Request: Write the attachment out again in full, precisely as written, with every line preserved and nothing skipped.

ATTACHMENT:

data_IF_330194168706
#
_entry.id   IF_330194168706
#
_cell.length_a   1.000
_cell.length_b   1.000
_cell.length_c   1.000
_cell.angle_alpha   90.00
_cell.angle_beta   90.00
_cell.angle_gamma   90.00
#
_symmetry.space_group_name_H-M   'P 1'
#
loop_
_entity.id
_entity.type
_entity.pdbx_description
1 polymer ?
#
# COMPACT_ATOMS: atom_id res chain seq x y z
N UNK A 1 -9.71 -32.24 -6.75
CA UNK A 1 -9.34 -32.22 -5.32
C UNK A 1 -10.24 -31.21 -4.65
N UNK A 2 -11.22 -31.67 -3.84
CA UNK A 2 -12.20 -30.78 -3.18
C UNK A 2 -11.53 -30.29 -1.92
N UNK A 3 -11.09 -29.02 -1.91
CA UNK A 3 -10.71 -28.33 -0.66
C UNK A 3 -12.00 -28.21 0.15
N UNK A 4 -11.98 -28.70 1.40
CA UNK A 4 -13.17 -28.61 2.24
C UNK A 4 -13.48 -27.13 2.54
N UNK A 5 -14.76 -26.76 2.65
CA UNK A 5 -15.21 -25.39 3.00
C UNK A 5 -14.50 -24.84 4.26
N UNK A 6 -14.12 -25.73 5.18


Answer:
data_IF_330194168706
#
_entry.id   IF_330194168706
#
_cell.length_a   1.000
_cell.length_b   1.000
_cell.length_c   1.000
_cell.angle_alpha   90.00
_cell.angle_beta   90.00
_cell.angle_gamma   90.00
#
_symmetry.space_group_name_H-M   'P 1'
#
loop_
_entity.id
_entity.type
_entity.pdbx_description
1 polymer ?
#
# COMPACT_ATOMS: atom_id res chain seq x y z
N UNK A 1 -9.71 -32.24 -6.75
CA UNK A 1 -9.34 -32.22 -5.32
C UNK A 1 -10.24 -31.21 -4.65
N UNK A 2 -11.22 -31.67 -3.84
CA UNK A 2 -12.20 -30.78 -3.18
C UNK A 2 -11.53 -30.29 -1.92
N UNK A 3 -11.09 -29.02 -1.91
CA UNK A 3 -10.71 -28.33 -0.66
C UNK A 3 -12.00 -28.21 0.15
N UNK A 4 -11.98 -28.70 1.40
CA UNK A 4 -13.17 -28.61 2.24
C UNK A 4 -13.48 -27.13 2.54
N UNK A 5 -14.76 -26.76 2.65
CA UNK A 5 -15.21 -25.39 3.00
C UNK A 5 -14.50 -24.84 4.26
N UNK A 6 -14.12 -25.73 5.18